Educators are concerned that students without access are at risk of falling behind.
“We’ve had lots of challenges with the digital divide. Access to broadband and computers is an issue for many students,” said Leslie Kennedy, Senior Director of Academic Technology Services for the California State University System.
“Connectivity and access to the internet is one of the major challenges students have had,” said Juliana Kelley, Associate Professor of Biology at Laredo College. About 20% of American students do not have a computer or broadband access at home, according to a 2020 study from the Pew Research Center. Among Hispanic adults such as those who attend Laredo College in Texas, more than 50% say they worry about being able to pay for home broadband service.
While educators like Kelley are partnering with local governments and nonprofit institutions to find solutions, Sal Khan sees a larger obligation to provide access.
“We really need to make sure that at-home internet access with the proper device, it’s like clean drinking water, it’s like heating, it’s something that just everyone should have. If a house does not have that it is not a suitable place to live.”
Sal Khan, Khan Academy
“You need to communicate a lot because the students are at home and they are worried,” said Anne Nørremølle, Associate Professor in the Department of Cellular & Molecular Medicine at the University of Copenhagen. “They need you.”
“I’ve had many students email me feeling overwhelmed, being kind of anxious, ‘it’s all piling up on me, I’m trying to deal with work, I’m trying to do schoolwork at the same time, and the emotional level is definitely high,” said Selinda Martinez, Biology Instructor at Laredo College. “It’s almost like I need to put a counselor hat on now and kind of say ‘OK, take a breather, you know, don’t try to do everything at once, plan your time, plan your calendar.’”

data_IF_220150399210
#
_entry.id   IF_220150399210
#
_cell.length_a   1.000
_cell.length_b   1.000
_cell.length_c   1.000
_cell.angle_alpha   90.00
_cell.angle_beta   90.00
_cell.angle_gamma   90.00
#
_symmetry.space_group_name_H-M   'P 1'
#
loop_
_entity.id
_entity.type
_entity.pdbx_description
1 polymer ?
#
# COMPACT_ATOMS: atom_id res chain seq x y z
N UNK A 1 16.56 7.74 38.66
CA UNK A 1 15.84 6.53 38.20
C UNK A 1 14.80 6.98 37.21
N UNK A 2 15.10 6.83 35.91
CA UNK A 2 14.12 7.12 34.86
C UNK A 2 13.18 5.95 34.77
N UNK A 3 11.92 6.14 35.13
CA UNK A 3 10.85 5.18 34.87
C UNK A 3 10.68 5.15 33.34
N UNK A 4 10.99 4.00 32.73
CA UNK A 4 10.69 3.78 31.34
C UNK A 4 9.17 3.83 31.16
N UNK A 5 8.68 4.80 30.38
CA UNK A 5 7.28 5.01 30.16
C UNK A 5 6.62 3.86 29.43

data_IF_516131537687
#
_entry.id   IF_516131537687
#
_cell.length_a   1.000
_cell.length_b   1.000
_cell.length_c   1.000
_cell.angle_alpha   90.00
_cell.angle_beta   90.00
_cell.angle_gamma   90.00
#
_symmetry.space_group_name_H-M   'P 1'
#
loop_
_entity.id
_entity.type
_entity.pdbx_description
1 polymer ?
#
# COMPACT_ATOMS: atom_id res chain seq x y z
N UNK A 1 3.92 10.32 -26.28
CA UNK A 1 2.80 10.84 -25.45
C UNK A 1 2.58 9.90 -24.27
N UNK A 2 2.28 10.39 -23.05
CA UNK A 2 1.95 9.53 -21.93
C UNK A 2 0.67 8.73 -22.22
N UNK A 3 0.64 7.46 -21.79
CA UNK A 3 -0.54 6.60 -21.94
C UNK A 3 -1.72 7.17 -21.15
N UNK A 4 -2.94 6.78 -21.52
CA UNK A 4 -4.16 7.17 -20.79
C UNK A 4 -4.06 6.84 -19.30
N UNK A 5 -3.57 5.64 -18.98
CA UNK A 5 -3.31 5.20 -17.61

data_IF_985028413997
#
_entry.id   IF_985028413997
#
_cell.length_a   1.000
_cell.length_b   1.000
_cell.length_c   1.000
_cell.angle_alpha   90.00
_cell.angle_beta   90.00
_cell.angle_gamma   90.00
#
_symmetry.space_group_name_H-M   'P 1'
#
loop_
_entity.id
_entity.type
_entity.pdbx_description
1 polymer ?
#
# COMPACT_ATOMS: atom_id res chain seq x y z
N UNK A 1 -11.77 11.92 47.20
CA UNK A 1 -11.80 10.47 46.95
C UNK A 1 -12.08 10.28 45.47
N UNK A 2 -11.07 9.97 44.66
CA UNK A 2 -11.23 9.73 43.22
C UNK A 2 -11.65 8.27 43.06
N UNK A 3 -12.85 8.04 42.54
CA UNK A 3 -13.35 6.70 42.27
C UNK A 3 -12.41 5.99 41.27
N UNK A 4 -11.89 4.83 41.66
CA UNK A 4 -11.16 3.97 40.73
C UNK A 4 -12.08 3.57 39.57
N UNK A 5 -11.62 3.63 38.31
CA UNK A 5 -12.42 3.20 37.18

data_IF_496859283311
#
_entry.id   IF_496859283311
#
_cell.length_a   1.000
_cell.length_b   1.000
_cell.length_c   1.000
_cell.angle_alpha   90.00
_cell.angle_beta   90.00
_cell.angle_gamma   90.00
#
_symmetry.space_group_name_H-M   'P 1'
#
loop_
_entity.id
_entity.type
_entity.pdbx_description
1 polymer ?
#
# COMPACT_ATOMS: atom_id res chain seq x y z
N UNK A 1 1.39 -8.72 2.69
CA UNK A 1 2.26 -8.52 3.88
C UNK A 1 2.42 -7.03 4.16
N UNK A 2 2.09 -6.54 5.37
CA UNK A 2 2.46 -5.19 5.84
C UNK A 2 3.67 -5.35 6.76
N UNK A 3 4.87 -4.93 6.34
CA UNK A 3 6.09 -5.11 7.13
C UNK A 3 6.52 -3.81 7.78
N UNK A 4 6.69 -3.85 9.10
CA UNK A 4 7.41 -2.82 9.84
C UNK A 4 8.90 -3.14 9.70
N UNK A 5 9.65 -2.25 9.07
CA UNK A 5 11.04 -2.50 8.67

Advice for Teachers: “Stop When You Need To”
“All that advice for students? Teachers should take it also. If you want your students to succeed, if you care about them, it will come across,” said Stacia Bowden.
“Don’t forget that what we’re being asked to do right now is impossible,” said Margaret Moore of Friendship Collegiate Academy in her panel discussion “How High School Teachers Can Get Back in the Groove During a Pandemic”. She added, “Have grace with yourself. Be kind. This is not an easy task for anyone. Take a deep breath. Stop when you need to.”
“We must lead with kindness and patience,” Meshagae Hunte-Brown. “It’s up to us to build up our students, to help them embrace a growth mindset.”
“Some students can feel despair, and our presence can be a significant influence on their state,” said Hunte-Brown. “Let them know you will be flexible and patient with them and with yourself. Ask for their understanding as well if your grades were not on time, if the video didn’t play.”
Teachers were largely responsible for discovering new educational technologies during COVID, and they enjoyed the trust and freedom their administrators extended.
“I think COVID is going to provide a pivotal point for higher education where faculty feel more free to try new technologies and new ways of reaching their students than perhaps they didn’t feel as though they could try before,” said Jennifer Bobenko in her panel discussion “How We Can Transform Science Education in a post-COVID World”.
Without the expectation that solutions have to be perfect or permanent, teachers engaged in a lot of trial and error while looking for new tools. “Sometimes they will work and sometimes they won’t,” Bobenko added.
Leaders: “Free your teachers up to be innovative”
“I have observed an innovativeness and a creativeness in teachers that I never saw before. And I don’t ever want that to change again,” said administrator Susan P. White, Director of STEM at Friendship Public Charter School.
“My suggestion to leaders is listen and watch, observe, pay attention, and free your teachers up to be innovative and creative,” said White.